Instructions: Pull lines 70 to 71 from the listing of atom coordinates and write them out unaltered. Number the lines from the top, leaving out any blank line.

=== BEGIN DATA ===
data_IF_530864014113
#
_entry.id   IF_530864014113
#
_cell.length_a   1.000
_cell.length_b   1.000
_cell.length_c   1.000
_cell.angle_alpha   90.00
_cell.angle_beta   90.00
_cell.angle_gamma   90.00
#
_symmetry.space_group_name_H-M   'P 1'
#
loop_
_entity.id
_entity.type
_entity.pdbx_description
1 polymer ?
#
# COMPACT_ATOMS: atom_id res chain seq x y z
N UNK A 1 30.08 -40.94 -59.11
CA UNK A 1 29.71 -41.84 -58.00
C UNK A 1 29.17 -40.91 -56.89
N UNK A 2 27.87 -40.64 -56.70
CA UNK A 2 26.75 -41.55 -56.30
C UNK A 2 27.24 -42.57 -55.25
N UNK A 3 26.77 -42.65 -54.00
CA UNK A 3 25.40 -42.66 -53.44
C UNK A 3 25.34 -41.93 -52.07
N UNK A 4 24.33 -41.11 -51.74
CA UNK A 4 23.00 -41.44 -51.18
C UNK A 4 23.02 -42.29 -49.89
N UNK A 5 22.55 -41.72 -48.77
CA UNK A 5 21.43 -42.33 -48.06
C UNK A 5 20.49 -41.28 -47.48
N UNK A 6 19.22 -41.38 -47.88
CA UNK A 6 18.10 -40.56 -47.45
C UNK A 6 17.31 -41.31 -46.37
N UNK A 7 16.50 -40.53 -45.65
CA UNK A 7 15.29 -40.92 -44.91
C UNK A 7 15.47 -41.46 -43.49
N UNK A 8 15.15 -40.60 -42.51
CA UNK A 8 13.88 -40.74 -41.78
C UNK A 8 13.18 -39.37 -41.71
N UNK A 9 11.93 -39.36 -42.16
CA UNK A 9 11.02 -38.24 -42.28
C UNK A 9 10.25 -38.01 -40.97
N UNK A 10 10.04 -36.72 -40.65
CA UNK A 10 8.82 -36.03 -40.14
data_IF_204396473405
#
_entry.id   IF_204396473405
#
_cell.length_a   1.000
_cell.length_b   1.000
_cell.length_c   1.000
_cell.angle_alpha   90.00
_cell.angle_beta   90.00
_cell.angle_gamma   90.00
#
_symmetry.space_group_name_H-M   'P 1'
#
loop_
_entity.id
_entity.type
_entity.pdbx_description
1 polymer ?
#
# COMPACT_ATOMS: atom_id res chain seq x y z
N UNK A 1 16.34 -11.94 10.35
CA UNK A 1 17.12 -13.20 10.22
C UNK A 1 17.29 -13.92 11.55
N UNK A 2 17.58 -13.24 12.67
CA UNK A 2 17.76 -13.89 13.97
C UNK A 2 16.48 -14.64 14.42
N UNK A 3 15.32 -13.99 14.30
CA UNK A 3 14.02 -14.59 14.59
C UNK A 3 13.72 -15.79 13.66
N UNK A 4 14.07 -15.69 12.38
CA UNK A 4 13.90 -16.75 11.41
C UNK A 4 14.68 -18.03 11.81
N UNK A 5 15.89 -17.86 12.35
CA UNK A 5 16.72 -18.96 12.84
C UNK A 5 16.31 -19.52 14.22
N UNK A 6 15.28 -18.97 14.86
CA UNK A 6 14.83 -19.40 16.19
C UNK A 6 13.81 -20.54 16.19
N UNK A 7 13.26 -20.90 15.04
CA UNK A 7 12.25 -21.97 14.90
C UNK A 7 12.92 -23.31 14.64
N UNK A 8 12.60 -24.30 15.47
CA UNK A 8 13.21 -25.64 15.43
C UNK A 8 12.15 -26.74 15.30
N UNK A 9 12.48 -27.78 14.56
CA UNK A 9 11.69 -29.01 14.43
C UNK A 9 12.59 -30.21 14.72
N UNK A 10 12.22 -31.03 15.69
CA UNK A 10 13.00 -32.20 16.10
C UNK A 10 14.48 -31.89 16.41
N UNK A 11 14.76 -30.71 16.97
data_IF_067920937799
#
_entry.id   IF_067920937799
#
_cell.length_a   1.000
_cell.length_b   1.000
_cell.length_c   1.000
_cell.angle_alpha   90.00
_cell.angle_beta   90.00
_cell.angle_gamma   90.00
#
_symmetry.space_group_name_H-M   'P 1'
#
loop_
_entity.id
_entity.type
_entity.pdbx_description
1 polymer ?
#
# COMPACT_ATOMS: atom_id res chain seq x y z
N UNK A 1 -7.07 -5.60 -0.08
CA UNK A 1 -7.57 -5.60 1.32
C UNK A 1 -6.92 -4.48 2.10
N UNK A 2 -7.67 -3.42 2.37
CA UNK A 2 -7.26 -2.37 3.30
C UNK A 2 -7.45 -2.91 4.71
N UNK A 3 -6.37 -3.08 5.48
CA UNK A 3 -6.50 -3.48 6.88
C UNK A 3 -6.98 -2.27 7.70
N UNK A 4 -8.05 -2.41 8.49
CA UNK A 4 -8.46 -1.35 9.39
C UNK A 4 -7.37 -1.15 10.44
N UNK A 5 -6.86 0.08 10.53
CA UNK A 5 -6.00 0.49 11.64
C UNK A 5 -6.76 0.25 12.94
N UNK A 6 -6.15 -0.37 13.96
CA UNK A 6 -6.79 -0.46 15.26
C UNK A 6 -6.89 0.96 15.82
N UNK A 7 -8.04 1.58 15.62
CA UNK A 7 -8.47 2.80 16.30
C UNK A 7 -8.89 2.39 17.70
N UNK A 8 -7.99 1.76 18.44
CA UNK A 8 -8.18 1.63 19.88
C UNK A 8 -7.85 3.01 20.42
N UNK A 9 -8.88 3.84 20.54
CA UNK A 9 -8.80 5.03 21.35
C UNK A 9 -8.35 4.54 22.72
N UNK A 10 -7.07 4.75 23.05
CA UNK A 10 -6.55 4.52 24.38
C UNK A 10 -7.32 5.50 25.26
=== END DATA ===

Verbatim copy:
N UNK A 1 16.34 -11.94 10.35
CA UNK A 1 17.12 -13.20 10.22